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This is one of the best loved passages in the Pauline letters, virtually everyone knows Ephesians 2:8-9 and is able to recite it quickly. Paul describes how far separated from God the Gentiles really were, they were dead in their sin, separate from God and his people the Jews. Gentiles were unwilling and unable to respond to God, nor were they accepted by God’s people. Like the first chapter of the letter, verses 1-7 are a single sentence, the main subject/verb is “God made us alive” (v. 5).

The first words of this long sentence (124 words!) are “and you…” The pronoun “you” is accusative and the object of the verb “made alive” in verse 5. The content between the verb and the object is the state of the Gentile believers before coming to Christ. Despite the fact were dead in our sin, God made us alive in Christ!

Paul describes a person before they come to Christ as dead in trespasses and sins. “Being dead” describes the spiritual state of the Gentiles apart from Christ. The participle is present active, indicating this was an ongoing state.

The reason for this state of death is “trespasses and sins.” These words are used as synonyms here, although Paul uses transgression for Adam’s sin in Romans 5:12-21.In verse 3 he includes himself (and all Jews) as also living by passions of the flesh. It is not that the Gentiles are evil and damned and only the Jews are saved: all have fallen short of the glory of God. Paul’s view of salvation is therefore built on the foundation of the Old Testament’s view of sin and death. Romans 5:12-21, all who are “in Adam” die, but all who are “in Christ” will live.

The Gentiles once followed the dark spiritual forces at work in the world. There are three descriptions of the spiritual forces which once held the Gentiles in bondage to sin. The “course of this world” (ESV) or the “ways of this world” (NIV) translates αἰών as a reference to the worldview of the present time (cf. Gal 1:4, this present evil age). Paul uses the preposition κατά to express “being under the control of” in several expressions, such as “walking according to the Spirit” (Rom 8:4). The sense of the phrase is “conforming to a norm.” (Arnold, Ephesians, 130).  In a Jewish context, the noun can refer to eternity or history, or an age of the world history (like an era or dispensation, “this age and the age to come,” Eph 1:21, 2:7). Paul uses the word for “this age” on several occasions (1 Cor 3:18, for example).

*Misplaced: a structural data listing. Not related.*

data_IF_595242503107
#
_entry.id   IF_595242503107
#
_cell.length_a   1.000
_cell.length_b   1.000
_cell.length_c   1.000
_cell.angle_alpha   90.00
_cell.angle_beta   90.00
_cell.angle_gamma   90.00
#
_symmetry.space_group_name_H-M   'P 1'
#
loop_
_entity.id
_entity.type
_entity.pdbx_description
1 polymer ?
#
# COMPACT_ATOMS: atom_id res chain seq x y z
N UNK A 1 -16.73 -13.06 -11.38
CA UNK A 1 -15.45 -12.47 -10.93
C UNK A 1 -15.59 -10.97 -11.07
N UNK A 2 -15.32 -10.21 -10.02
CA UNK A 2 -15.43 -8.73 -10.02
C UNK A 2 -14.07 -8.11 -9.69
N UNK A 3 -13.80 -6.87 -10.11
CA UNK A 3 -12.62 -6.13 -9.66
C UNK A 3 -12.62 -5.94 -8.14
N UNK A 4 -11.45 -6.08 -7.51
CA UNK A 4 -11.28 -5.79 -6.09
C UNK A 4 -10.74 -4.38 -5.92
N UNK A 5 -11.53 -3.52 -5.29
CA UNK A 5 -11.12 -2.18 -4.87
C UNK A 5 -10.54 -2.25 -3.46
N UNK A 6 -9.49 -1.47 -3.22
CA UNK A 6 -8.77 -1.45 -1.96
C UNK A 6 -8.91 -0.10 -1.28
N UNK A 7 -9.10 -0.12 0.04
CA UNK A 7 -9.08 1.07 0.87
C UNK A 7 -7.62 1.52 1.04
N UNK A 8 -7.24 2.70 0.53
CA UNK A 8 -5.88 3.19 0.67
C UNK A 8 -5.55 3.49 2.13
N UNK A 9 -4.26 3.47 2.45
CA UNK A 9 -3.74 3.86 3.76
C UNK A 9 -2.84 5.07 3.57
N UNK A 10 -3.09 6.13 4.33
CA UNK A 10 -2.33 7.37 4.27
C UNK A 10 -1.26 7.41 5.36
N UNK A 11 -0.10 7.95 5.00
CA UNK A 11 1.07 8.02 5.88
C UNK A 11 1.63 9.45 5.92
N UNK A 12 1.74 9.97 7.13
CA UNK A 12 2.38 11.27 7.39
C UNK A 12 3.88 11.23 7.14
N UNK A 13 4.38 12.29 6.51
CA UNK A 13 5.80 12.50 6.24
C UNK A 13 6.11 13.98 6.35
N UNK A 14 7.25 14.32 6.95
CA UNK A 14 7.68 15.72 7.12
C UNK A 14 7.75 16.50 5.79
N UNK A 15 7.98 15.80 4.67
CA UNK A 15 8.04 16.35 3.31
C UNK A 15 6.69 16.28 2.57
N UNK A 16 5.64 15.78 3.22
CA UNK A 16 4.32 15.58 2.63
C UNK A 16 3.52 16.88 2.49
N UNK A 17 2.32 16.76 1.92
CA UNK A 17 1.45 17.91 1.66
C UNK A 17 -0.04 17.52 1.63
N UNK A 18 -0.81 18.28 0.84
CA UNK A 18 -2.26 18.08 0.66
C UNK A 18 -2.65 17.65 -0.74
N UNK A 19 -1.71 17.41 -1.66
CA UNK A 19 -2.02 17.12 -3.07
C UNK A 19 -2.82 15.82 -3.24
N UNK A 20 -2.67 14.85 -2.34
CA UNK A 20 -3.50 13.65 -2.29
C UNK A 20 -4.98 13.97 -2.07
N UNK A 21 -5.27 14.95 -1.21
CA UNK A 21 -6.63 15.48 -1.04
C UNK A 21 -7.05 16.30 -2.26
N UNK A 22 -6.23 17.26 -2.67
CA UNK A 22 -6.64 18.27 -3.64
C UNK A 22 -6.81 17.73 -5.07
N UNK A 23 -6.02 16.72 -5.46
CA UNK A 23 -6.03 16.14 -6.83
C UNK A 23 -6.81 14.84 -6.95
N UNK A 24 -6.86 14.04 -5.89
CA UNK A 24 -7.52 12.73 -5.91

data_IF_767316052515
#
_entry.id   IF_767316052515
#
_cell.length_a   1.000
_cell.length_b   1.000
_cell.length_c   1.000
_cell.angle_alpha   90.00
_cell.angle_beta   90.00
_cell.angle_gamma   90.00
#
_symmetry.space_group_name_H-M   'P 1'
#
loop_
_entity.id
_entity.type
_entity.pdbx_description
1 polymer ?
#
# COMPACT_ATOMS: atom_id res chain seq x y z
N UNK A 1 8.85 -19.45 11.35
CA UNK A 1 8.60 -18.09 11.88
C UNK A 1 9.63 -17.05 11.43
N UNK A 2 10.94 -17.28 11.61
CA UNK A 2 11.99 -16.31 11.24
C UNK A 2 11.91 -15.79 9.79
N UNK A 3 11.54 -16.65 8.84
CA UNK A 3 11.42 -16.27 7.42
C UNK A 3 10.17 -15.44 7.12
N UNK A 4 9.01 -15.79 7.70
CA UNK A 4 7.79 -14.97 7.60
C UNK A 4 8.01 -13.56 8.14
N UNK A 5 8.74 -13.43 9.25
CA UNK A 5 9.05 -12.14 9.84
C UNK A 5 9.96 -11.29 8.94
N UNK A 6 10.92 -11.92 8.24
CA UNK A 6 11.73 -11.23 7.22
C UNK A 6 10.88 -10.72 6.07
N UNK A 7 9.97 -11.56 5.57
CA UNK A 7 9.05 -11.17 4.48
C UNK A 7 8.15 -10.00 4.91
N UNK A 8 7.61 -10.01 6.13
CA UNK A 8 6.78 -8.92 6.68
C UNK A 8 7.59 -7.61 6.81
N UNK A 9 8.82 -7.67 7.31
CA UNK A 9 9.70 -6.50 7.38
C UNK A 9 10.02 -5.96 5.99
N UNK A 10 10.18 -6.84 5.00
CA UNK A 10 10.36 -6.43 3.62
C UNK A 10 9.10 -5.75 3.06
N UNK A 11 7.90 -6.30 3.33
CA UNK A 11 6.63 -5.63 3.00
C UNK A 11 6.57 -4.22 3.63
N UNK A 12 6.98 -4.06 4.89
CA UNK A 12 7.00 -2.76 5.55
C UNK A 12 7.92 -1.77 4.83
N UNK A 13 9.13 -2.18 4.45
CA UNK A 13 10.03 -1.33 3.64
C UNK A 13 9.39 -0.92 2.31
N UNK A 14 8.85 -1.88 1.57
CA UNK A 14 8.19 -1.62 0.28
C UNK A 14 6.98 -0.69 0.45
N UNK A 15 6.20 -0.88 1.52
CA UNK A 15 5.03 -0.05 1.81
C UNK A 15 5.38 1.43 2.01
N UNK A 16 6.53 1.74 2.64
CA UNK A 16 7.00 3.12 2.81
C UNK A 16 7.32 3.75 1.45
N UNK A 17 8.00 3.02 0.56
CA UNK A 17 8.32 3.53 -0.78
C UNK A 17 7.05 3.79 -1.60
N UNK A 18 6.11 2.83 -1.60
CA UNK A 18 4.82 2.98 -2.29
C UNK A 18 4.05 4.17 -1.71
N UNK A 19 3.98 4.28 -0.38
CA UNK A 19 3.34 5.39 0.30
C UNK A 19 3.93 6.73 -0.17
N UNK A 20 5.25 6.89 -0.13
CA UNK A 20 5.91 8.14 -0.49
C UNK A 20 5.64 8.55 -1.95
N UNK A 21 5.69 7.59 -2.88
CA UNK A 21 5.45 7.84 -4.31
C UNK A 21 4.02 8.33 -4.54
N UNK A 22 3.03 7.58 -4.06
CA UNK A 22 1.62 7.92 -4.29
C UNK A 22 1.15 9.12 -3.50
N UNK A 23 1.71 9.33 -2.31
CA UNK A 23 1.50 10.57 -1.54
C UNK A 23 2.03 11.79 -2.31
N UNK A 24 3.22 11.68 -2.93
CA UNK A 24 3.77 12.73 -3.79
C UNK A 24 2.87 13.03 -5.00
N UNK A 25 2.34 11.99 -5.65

If this is the nuance of the word, then Paul is saying the Gentile readers thought like all the other Gentiles because that is the way the all think. They are simply following the thinking of the time they were living.

To anticipate the rest of the letter, Paul is saying that the time we now live is different because God has made the Gentiles alive in Christ and saved them into a new Body of Christ. To know this new age exists changes how we think and live out our lives.

But in a Hellenistic context, the word can refer to the Aeon, a ruler of the world in Greek mythology. The word appears in magical papyri and will be used in Gnosticism to refer to the real deity (O’Brien, Ephesians, 158). There are few who take this word as a reference to a deity, however, since Paul never refers to pagan gods in his other letters.  Paul has already mentioned the common Jewish two-age view of history (this age and the age to come) using this word. It is possible Paul used this word in order to evoke the Jewish idea of ages but also the Greek idea of a god.

The Gentile readers of Ephesians once lived in accordance with the “spirit of the age,” whether that is just the worldview dominant at the time or the god who controls the age.

What is the “spirit of the age” in which we once walked in a modern context? What is an example of a “pattern of thought” which controls the way we think before we came to Christ?

After spending some time reading in the so-called anti-Imperial texts in Paul, I would suggest that Paul does in fact envision the eventual destruction of the Roman Empire.  But Paul does not encourage the sorts of anti-government protests and social actions people in the West would recognize.  The reason Paul is anti-Empire is because in reality Rome has already fallen and God’s kingdom has come in the person of Jesus.